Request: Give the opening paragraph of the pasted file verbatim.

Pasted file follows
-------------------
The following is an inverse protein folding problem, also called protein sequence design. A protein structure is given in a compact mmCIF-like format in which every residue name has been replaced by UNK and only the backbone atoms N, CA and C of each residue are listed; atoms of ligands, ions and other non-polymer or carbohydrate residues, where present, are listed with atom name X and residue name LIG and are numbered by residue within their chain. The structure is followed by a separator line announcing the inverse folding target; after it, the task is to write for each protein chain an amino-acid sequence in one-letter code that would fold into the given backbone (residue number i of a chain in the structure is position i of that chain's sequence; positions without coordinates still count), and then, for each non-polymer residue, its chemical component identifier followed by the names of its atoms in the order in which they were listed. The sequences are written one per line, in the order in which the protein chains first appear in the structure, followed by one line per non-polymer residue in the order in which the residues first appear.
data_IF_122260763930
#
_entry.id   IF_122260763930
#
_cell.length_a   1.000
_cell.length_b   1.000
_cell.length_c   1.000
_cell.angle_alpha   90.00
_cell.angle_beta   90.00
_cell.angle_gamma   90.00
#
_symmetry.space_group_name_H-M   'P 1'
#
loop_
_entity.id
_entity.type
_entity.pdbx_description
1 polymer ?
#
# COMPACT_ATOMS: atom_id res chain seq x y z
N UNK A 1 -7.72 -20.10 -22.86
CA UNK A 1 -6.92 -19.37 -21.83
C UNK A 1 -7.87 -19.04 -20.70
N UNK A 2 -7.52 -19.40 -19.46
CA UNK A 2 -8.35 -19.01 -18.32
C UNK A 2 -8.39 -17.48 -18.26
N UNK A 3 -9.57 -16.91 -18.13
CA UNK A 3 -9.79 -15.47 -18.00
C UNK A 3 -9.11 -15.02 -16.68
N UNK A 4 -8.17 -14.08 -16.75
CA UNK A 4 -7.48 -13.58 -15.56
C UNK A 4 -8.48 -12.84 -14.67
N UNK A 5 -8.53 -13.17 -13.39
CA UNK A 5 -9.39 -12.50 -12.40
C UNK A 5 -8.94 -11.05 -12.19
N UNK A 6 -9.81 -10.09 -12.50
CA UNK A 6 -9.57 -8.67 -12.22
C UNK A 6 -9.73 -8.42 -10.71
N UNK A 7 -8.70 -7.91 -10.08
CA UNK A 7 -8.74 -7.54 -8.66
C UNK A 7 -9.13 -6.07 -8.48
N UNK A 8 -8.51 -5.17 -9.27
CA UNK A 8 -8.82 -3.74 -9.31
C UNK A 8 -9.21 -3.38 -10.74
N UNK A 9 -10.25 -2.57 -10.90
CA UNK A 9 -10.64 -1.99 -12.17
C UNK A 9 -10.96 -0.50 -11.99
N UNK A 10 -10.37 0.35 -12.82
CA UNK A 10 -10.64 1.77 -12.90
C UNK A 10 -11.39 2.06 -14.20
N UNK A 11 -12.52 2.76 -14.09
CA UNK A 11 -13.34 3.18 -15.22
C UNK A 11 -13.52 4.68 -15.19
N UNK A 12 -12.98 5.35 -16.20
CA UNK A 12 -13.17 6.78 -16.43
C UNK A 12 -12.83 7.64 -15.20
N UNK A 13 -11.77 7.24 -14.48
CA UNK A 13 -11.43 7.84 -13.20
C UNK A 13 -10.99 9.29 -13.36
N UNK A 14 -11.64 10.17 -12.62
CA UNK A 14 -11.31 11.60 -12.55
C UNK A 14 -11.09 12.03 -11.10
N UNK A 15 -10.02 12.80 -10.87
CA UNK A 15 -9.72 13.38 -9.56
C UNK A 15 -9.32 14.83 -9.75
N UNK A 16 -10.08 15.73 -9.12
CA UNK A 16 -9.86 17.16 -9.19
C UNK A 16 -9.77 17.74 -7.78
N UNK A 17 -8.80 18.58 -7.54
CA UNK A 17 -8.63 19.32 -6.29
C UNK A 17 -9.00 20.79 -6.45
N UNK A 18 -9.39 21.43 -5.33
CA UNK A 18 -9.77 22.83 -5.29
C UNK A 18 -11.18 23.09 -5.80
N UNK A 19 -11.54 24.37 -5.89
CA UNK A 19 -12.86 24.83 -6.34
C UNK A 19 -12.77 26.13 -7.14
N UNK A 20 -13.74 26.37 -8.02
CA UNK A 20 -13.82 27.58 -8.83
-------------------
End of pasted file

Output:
The following is an inverse protein folding problem, also called protein sequence design. A protein structure is given in a compact mmCIF-like format in which every residue name has been replaced by UNK and only the backbone atoms N, CA and C of each residue are listed; atoms of ligands, ions and other non-polymer or carbohydrate residues, where present, are listed with atom name X and residue name LIG and are numbered by residue within their chain. The structure is followed by a separator line announcing the inverse folding target; after it, the task is to write for each protein chain an amino-acid sequence in one-letter code that would fold into the given backbone (residue number i of a chain in the structure is position i of that chain's sequence; positions without coordinates still count), and then, for each non-polymer residue, its chemical component identifier followed by the names of its atoms in the order in which they were listed. The sequences are written one per line, in the order in which the protein chains first appear in the structure, followed by one line per non-polymer residue in the order in which the residues first appear.